• 09 May

    "We have to build cities that are great for an 8 and an 80 year old" - Interview with Gil Penalosa, Founder & Chair of World Urban Parks & 8 80 Cities


    We have interviewed Gil Penalosa, Founder & Chair of World Urban Parks & 8 80 Cities for the April/May issue of the European Covenant newsletter .

    The Interview can be found in all EU languages under the following links:

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    gil bikeClimate change, air pollution and population growth are putting a strain on the livability of urban areas. You are saying that we should rethink the way we build cities. What is your vision?

    People are living longer than ever before. 200 years ago, the life expectancy was 45, today it is in many areas at over 80. We live longer and increasingly in cities, but the question is now how do we want to live our longer lives in cities?

    We have been building our cities as if everyone was 30, but this neglects the remaining population. We have to build cities that are great for an 8 and an 80 year old. The population over 80 is bound to quadruple in the coming decades. Our cities should reflect and accommodate this development.

    Public places have often been captured by cars and concrete, to the detriment of green spaces. You are advocating for more parks in urban areas. What would be the benefits of giving back space to the green?

    Public places are magnificent in so many ways that we should take advantage of them. They create socialization, as young and old meet and enjoy the presence of each other. Moreover, Parks and public spaces are equalizers. In those places, we meet each other as equals, and we change our minds about one another in the process.

    A good city is one where I can sleep at home and live outside. Furthermore, a good city is one where I can easily move around by walking or cycling. In Bogota for example, the city closed streets on a Sunday to make room for cyclists. At first, citizens were fervently against it. But when they saw the multiple benefits this measure created – better air quality, less noise, more public space – they changed their minds and strongly supported it. It is important to take such measures to incite change in people’s minds and give public space back to the citizens in our cities.

    What messages would you like to pass on to Covenant signatories that can provide inspiration for their transition towards becoming vibrant, sustainable and resilient cities?

    Firstly, think of the gentle majority in your cities: kids, old people, vulnerable citizens. Be creative, create spaces where kids can develop creativity and learning. We build fantastic parks for dogs, but not for kids under 5. When you are a kid, this is when you develop a sense of belonging to a community! Everyone should have a park within 10 minutes walking distance. Think not only about creating enough parks for your citizens, but also about creating enough opportunities to do activities inside. We are talking about equity, not equality. Equity means giving more chances to vulnerable citizens in your city, and it is a key principle local leaders should follow in their policies.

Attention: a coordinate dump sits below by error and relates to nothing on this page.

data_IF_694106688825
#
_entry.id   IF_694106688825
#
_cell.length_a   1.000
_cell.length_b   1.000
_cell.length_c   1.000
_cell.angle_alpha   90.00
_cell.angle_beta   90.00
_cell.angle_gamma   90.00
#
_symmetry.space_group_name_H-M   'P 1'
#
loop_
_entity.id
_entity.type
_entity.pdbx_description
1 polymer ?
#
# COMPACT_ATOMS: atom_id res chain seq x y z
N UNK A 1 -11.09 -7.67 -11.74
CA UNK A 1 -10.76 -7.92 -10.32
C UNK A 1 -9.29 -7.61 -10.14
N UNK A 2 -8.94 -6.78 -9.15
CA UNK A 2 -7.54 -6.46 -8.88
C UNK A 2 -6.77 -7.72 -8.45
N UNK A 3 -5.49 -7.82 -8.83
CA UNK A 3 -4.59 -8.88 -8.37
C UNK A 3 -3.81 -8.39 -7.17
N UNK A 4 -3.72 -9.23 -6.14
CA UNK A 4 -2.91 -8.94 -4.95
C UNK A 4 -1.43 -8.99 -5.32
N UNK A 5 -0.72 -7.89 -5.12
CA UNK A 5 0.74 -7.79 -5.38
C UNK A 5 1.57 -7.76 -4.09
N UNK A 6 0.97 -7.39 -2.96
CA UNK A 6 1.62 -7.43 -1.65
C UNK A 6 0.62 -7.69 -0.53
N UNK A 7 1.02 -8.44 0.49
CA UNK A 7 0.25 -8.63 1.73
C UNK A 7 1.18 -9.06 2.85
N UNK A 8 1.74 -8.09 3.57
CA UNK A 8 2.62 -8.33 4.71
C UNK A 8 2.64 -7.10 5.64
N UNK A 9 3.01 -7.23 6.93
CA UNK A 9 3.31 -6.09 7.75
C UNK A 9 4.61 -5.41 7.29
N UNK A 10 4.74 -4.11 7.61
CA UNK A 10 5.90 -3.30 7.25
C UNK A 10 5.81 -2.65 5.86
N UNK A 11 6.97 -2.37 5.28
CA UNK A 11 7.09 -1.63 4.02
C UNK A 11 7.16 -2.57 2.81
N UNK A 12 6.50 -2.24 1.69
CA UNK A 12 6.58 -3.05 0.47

Secondly, we have great opportunities, but also a huge responsibility: The population in our cities is growing rapidly, and we have to think how this growing number of people is going to move from A to B. Giving all these people cars is not the solution to move forward. We need to change, and it is possible to change. Look at Copenhagen for example. When they wanted to create the first pedestrian streets in the 60s, people said no at that time, because there were still too many cars on the streets and there was no real culture of being outside. Now, Copenhagen is one of the most cycle-friendly cities in the world! 41% of trips in Copenhagen are made by bike, and they have nearly reached their goal of 50%.

    Thirdly, remember that change is never unanimous: General interest must prevail over particular interest. Whenever you say no to something or someone, you say yes to something else.

    Fourth, make mobility sustainable: The first mode of transportation in our cities is walking, so we should establish the infrastructure to make walking as safe, convenient and comfortable as possible. There should be islands on crossroads to protect people that are walking. Furthermore, every residential street should be a 30km/h street. If we only switch our cars to become driverless and electric, we won’t change anything about mobility in our city. But more walking and cycling will change cities, and for that, you need to adapt the infrastructure of your city. Boosting public transport is also critical. A livable city is not one where the poor have cars, but one where the rich use public transport.

    Fifth, make efforts to improve the health of your citizens: Encourage people’s physical activity, and the best place to encourage that is to create enough parks. Plus, more nature and green space is good for mental health and wellbeing.

    Sixth, create alliances and be bold: Build alliances within your administrations, with other sectors such as education, health, etc. As a mayor, have a vision AND take action. Not only be mayors, but do as mayors!

    Find out more about the work of World Urban Parks & 8 80 Cities

    Follow Gil Penalosa on Twitter and check out his website

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